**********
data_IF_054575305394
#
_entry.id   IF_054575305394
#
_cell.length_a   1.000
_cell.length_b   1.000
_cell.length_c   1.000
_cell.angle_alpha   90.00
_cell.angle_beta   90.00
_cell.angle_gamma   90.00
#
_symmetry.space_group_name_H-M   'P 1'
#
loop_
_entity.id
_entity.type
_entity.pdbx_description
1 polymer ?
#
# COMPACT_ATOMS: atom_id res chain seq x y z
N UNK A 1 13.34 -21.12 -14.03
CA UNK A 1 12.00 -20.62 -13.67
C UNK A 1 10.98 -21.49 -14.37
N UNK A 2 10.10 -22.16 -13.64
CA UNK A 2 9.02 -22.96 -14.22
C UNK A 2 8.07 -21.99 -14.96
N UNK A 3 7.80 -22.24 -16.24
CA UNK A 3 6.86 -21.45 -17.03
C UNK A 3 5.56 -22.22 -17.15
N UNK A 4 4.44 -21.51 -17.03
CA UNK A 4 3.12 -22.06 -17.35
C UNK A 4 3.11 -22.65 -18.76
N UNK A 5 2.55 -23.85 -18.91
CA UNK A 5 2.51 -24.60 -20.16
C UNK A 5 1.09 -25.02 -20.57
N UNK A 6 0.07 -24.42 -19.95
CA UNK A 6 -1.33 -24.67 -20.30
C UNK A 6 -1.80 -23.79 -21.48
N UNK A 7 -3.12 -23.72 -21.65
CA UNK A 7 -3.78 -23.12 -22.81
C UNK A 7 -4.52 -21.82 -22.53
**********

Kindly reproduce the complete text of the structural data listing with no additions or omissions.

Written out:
data_IF_054575305394
#
_entry.id   IF_054575305394
#
_cell.length_a   1.000
_cell.length_b   1.000
_cell.length_c   1.000
_cell.angle_alpha   90.00
_cell.angle_beta   90.00
_cell.angle_gamma   90.00
#
_symmetry.space_group_name_H-M   'P 1'
#
loop_
_entity.id
_entity.type
_entity.pdbx_description
1 polymer ?
#
# COMPACT_ATOMS: atom_id res chain seq x y z
N UNK A 1 13.34 -21.12 -14.03
CA UNK A 1 12.00 -20.62 -13.67
C UNK A 1 10.98 -21.49 -14.37
N UNK A 2 10.10 -22.16 -13.64
CA UNK A 2 9.02 -22.96 -14.22
C UNK A 2 8.07 -21.99 -14.96
N UNK A 3 7.80 -22.24 -16.24
CA UNK A 3 6.86 -21.45 -17.03
C UNK A 3 5.56 -22.22 -17.15
N UNK A 4 4.44 -21.51 -17.03
CA UNK A 4 3.12 -22.06 -17.35
C UNK A 4 3.11 -22.65 -18.76
N UNK A 5 2.55 -23.85 -18.91
CA UNK A 5 2.51 -24.60 -20.16
C UNK A 5 1.09 -25.02 -20.57
N UNK A 6 0.07 -24.42 -19.95
CA UNK A 6 -1.33 -24.67 -20.30
C UNK A 6 -1.80 -23.79 -21.48
N UNK A 7 -3.12 -23.72 -21.65
CA UNK A 7 -3.78 -23.12 -22.81
C UNK A 7 -4.52 -21.82 -22.53